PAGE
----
Sunday, April 03, 2011


This is a slightly old article, so you might have already run across it but, in case you haven't, it relates to April 3, 1947, the first day cocktails were legally sold in Toronto bars after prohibition - 64 years ago today. I cut and paste the first few paragraphs and link to the entire article here.

On a spring evening nearly 60 years ago, a crush of 2,300 people filled Adelaide St. E., all piling into Club Norman to catch an act nobody had seen in 31 years.

It was a Thursday, April 3, 1947 and Toronto’s only proper nightclub had just had its grand opening the night before. The crowds had been pretty impressive then, too – what with everyone wanting to be entertained by celebrated emcee, Bob Russell -- “Star of Stage and Radio” – and the “sophisticated dance rhythms” of Wally Wicken and the Normen.

But the next night, the throngs were out to see the newest headliner – the cocktail.

She had arrived fashionably late – 20 years after the repeal of Ontario’s provincial prohibition – and, with such a grand, anticipated entrance, many followed her into the first seven Toronto bars deemed worthy of a licence to sell liquor by the glass since Ontario had gone dry in 1916.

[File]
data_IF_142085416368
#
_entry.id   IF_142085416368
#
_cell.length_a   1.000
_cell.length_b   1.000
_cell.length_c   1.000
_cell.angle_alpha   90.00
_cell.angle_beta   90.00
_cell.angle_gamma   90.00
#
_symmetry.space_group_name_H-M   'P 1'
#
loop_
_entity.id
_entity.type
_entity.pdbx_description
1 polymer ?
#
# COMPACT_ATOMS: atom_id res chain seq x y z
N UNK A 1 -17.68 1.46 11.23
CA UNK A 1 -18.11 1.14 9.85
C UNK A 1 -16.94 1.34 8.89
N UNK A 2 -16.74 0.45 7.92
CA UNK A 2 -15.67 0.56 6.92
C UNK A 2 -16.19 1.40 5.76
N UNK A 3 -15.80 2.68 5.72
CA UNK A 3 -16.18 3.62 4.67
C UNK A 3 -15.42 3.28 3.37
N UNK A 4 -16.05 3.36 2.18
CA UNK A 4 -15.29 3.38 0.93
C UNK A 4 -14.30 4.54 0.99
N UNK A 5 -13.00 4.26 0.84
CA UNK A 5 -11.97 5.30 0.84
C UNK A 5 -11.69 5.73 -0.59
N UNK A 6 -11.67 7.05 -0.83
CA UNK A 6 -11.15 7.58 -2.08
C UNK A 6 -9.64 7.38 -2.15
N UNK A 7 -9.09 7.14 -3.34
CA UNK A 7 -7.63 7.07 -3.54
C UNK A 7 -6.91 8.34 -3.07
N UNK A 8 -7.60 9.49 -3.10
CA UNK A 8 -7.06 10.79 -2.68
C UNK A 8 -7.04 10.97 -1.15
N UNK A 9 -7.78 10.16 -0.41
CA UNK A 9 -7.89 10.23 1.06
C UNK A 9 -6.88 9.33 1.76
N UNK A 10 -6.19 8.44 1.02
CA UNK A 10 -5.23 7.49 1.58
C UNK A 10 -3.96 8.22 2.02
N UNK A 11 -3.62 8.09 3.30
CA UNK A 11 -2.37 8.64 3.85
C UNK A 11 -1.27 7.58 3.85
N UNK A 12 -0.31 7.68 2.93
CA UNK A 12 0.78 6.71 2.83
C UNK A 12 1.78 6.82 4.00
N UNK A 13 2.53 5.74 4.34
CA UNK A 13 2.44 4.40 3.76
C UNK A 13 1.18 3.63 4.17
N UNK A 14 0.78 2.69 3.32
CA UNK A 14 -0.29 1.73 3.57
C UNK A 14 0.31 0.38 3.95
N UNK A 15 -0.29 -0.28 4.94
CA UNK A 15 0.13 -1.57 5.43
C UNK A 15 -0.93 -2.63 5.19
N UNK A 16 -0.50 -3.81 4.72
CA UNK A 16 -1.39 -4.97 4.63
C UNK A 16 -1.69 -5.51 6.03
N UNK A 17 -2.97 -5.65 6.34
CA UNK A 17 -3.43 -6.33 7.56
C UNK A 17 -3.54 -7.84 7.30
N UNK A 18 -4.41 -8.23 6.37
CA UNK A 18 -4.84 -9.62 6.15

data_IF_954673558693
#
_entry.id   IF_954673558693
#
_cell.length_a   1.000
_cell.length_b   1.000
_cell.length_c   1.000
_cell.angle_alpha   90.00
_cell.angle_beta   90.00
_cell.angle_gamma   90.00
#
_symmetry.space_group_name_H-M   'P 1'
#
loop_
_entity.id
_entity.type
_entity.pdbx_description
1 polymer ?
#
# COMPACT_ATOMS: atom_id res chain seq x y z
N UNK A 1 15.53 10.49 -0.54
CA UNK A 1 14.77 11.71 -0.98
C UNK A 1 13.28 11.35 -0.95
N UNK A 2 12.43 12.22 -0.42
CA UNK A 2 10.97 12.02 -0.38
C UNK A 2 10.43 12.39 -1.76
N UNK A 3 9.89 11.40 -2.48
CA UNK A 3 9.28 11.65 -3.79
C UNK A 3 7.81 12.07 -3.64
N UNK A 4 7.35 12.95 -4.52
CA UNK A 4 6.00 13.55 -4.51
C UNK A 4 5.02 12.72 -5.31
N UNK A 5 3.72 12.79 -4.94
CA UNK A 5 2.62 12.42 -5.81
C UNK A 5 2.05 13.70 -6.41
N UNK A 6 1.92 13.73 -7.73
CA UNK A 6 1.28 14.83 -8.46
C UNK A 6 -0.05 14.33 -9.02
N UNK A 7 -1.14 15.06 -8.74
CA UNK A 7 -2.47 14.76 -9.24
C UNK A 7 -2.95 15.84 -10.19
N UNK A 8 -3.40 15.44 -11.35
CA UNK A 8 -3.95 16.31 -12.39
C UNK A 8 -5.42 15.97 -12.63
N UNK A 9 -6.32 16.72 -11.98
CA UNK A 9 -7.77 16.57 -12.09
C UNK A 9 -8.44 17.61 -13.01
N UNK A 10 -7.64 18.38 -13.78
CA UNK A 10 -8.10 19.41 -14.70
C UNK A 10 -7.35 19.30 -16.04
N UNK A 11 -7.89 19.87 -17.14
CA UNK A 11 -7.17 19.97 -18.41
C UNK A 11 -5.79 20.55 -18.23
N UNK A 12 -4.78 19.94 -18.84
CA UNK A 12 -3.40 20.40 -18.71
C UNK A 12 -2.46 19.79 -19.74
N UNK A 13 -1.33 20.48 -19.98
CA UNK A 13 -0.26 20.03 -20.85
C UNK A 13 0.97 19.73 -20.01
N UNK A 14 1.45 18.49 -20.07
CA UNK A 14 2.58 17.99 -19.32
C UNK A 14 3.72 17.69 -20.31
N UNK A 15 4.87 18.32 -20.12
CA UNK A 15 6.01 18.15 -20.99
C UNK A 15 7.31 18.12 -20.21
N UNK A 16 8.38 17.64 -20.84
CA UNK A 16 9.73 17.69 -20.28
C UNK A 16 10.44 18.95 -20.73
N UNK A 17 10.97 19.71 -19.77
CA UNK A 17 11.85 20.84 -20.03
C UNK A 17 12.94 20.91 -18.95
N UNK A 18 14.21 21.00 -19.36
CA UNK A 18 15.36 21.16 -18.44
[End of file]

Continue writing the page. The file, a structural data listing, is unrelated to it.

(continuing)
Time Magazine reported that those 31 years had taken its toll on Ontarians’ ability to drink liquor in public. Not that they got rip-roaring drunk that night (as some would have feared). Quite the opposite, in fact. We were, apparently, “out of practice,” and averaged “only two drinks apiece” according to the bartenders present. We simply had “forgotten how it was done.”

The cocktail of the night? Rye highballs for 45¢ to $1.60 – prices which the Time reporter called “overproof” – especially for 1¼ ounces of liquor per drink.

Although the crowds came out, it seems it was hardly the raucous fest those who advocate strict and repressive liquor laws would have warned against. Every time the laws get a little looser – be it to include happy hour, extend the hours, lower the drinking age or allow point-of-purchase advertising – there are those who will worry that we are not grown up enough to handle our new responsibilities.

I think we proved them wrong that Thursday night, 60 years ago – and continue to do so.